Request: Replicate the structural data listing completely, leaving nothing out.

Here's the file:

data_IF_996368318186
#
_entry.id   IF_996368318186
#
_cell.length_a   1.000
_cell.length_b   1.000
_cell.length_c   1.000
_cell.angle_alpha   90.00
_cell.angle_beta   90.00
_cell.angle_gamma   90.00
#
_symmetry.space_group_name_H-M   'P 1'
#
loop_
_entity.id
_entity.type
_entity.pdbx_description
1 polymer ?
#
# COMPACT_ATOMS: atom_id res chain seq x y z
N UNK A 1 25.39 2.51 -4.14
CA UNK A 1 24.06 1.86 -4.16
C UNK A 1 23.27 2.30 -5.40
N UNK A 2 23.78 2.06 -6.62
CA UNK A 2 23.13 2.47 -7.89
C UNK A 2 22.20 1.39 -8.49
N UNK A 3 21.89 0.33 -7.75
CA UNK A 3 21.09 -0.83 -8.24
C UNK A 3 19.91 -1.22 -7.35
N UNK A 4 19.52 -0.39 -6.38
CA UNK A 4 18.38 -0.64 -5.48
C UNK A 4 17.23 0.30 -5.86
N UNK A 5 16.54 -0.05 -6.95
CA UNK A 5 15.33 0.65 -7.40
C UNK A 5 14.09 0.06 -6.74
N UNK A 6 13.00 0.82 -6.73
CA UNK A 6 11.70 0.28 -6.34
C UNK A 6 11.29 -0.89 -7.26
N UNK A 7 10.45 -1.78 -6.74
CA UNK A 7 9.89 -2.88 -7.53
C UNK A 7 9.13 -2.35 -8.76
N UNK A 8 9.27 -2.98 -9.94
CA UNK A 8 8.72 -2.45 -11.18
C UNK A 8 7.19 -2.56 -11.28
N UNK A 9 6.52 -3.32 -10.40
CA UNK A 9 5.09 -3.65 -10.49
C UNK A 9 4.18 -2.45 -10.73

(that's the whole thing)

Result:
data_IF_996368318186
#
_entry.id   IF_996368318186
#
_cell.length_a   1.000
_cell.length_b   1.000
_cell.length_c   1.000
_cell.angle_alpha   90.00
_cell.angle_beta   90.00
_cell.angle_gamma   90.00
#
_symmetry.space_group_name_H-M   'P 1'
#
loop_
_entity.id
_entity.type
_entity.pdbx_description
1 polymer ?
#
# COMPACT_ATOMS: atom_id res chain seq x y z
N UNK A 1 25.39 2.51 -4.14
CA UNK A 1 24.06 1.86 -4.16
C UNK A 1 23.27 2.30 -5.40
N UNK A 2 23.78 2.06 -6.62
CA UNK A 2 23.13 2.47 -7.89
C UNK A 2 22.20 1.39 -8.49
N UNK A 3 21.89 0.33 -7.75
CA UNK A 3 21.09 -0.83 -8.24
C UNK A 3 19.91 -1.22 -7.35
N UNK A 4 19.52 -0.39 -6.38
CA UNK A 4 18.38 -0.64 -5.48
C UNK A 4 17.23 0.30 -5.86
N UNK A 5 16.54 -0.05 -6.95
CA UNK A 5 15.33 0.65 -7.40
C UNK A 5 14.09 0.06 -6.74
N UNK A 6 13.00 0.82 -6.73
CA UNK A 6 11.70 0.28 -6.34
C UNK A 6 11.29 -0.89 -7.26
N UNK A 7 10.45 -1.78 -6.74
CA UNK A 7 9.89 -2.88 -7.53
C UNK A 7 9.13 -2.35 -8.76
N UNK A 8 9.27 -2.98 -9.94
CA UNK A 8 8.72 -2.45 -11.18
C UNK A 8 7.19 -2.56 -11.28
N UNK A 9 6.52 -3.32 -10.40
CA UNK A 9 5.09 -3.65 -10.49
C UNK A 9 4.18 -2.45 -10.73